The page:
Effectively the Same Nonsense

There is no god and that’s the simple truth. If every trace of any single religion died out and nothing were passed on, it would never be created exactly that way again. There might be some other nonsense in its place, but not that exact nonsense. If all of science were wiped out, it would still be true and someone would find a way to figure it all out again.

Penn Gillette in God No! Signs You May Already Be An Atheist via Daringfireball

Far be it from me to dismiss a pithy argument against all religions, but this is actually a very bad argument. So, since Christmas is approaching, here’s an argument showing that Religion actually represents an underlying truth just as Science does. What that truth actually is remains open to debate, of course.

Math: What Exactly Do We Mean By “Exactly The Same”?

Please note: I was a lousy student, and all of this was a long time ago, so beware!

One of the more mind-blowing Math courses I did back in college was on Universal Algebra which turns out to be, in essence, a reformulation of Category Theory, itself kind of pretty much the same thing as Topos Theory. Are you getting my drift?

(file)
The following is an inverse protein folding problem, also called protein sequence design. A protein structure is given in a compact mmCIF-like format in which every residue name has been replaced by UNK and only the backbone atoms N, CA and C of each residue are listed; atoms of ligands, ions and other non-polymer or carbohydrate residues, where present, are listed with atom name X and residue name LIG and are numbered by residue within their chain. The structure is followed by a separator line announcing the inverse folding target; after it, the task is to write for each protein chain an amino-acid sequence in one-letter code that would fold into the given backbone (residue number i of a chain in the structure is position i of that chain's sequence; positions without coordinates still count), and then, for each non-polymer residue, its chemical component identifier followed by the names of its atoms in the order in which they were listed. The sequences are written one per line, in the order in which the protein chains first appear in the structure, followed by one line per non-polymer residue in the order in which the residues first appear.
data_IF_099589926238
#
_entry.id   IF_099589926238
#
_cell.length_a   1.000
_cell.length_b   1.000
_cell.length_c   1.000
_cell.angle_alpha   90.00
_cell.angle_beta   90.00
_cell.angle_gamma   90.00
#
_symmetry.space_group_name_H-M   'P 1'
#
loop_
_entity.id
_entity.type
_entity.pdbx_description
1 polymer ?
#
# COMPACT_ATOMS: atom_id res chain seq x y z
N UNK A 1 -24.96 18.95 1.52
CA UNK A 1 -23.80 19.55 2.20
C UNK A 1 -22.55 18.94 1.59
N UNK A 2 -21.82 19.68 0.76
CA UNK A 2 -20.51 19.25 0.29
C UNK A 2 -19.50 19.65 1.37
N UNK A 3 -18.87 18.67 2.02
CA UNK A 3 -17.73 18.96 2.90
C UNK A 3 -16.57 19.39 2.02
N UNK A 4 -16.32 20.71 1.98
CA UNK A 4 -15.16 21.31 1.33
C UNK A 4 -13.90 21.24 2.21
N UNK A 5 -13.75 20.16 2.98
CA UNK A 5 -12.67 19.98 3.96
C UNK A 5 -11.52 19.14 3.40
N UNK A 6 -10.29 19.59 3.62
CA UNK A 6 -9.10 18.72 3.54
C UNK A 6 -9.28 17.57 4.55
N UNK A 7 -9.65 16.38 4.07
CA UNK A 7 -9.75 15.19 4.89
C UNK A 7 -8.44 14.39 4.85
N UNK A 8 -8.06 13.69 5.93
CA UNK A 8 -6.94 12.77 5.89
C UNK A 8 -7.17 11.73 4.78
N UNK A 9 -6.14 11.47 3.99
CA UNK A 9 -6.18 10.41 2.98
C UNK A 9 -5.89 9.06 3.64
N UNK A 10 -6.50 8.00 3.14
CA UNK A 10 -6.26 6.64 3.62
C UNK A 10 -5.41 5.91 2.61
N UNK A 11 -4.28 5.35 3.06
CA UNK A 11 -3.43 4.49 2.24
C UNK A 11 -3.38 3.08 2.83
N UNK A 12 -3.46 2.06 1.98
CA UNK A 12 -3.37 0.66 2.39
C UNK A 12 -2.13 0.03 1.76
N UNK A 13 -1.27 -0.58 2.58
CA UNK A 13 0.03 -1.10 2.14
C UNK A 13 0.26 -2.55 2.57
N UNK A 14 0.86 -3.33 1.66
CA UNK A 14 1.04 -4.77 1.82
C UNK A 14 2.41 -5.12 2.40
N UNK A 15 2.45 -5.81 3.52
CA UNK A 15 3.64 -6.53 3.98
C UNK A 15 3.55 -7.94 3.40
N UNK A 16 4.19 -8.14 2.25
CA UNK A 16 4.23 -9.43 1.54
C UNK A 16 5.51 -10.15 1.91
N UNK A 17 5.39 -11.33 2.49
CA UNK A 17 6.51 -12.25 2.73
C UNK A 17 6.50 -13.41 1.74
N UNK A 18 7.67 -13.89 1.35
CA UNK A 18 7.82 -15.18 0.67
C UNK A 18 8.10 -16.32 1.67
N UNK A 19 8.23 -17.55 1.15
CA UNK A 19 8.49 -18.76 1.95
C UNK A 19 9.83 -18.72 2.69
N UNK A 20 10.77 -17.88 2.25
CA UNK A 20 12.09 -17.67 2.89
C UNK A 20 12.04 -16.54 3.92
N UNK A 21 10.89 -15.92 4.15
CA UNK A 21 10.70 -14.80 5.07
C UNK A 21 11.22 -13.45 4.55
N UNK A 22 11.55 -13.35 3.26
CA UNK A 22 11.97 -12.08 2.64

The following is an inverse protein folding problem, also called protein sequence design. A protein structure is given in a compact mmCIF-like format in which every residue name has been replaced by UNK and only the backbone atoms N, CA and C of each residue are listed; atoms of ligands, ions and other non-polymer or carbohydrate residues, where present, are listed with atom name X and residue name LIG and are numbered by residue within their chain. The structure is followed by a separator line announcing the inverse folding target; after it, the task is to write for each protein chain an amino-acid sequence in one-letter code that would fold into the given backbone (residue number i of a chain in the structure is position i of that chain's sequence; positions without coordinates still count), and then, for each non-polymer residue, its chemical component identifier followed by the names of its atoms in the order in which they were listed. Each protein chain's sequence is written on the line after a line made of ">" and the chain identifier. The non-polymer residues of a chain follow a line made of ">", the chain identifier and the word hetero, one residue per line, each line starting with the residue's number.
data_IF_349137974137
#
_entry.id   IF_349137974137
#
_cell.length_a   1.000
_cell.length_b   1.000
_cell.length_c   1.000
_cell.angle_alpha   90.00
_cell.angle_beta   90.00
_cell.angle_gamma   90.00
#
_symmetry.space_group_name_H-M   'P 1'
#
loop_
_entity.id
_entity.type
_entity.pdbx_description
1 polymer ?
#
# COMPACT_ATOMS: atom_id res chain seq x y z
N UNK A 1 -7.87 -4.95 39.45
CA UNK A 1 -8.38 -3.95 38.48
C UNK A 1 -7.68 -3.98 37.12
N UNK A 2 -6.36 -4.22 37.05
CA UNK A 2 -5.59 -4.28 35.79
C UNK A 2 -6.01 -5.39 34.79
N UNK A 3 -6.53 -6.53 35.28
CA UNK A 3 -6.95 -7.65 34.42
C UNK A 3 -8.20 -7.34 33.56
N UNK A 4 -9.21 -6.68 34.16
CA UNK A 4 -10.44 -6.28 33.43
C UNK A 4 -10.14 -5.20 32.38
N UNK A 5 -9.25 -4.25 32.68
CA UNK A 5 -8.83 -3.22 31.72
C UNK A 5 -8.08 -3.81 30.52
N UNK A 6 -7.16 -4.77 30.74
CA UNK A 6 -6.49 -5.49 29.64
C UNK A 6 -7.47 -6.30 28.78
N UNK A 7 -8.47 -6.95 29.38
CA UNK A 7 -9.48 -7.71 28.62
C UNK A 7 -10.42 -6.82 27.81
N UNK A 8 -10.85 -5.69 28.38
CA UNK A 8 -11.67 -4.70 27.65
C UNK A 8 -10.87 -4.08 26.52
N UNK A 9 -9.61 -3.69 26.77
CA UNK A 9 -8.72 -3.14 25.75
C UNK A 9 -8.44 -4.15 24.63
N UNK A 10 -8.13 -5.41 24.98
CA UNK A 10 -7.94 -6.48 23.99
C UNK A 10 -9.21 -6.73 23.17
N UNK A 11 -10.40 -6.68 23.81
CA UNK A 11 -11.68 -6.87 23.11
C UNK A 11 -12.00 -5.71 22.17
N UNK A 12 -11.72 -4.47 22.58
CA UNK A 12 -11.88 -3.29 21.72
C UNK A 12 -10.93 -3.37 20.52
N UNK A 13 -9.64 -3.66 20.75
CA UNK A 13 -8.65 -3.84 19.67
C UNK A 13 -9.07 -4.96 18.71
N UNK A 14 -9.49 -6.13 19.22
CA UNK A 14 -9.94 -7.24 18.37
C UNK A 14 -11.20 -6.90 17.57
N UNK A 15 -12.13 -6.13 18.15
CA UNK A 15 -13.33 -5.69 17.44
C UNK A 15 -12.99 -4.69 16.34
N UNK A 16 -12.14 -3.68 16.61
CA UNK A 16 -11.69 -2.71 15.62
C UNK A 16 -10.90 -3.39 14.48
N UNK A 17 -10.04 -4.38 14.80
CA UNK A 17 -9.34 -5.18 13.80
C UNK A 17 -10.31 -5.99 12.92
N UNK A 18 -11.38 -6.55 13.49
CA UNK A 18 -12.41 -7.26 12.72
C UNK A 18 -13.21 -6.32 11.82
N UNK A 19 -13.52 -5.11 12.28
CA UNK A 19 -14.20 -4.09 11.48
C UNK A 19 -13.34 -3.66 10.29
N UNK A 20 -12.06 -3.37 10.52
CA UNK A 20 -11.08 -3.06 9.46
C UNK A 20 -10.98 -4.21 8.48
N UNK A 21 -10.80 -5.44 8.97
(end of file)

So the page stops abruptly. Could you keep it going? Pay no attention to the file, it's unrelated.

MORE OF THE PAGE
Universal Algebra is mathematics applied to mathematics, all done with diagrams. (Proofs in Universal Algebra tend to consist of turning one diagram into another diagram by erasing or adding an element at a time using set rules.) But the underlying principle is that there are equivalences between mathematical concepts that are exact. For example, you can demonstrate equivalences (isomorphisms) between objects in different theoretical frameworks (e.g. a fundamental shape in Topology turns out to be equivalent to a certain kind of group in Group Theory), and once you demonstrate these kind of equivalences, other equivalences fall out. E.g. the fundamental theorem of groups (which defines every possible type of group) impacts Topology (what possible shapes might there be?).

Demonstrating these equivalences is actually not as horribly complicated as you might think; it’s a bit like Object Oriented Programming, where the complexity lives below the level of abstraction you deal with — that’s the whole point of it. It’s something that makes perfect sense to advanced undergraduate students of Math. And it is this “metamathematics” that allowed, for example, Fermat’s Last Theorem to finally be proven. You have an intractable problem, but you realize it’s similar to another more tractable problem in another field, so instead of solving the first problem, you carefully determine if the problem you think you can solve is in fact, fundamentally, the same problem. And then you solve that problem.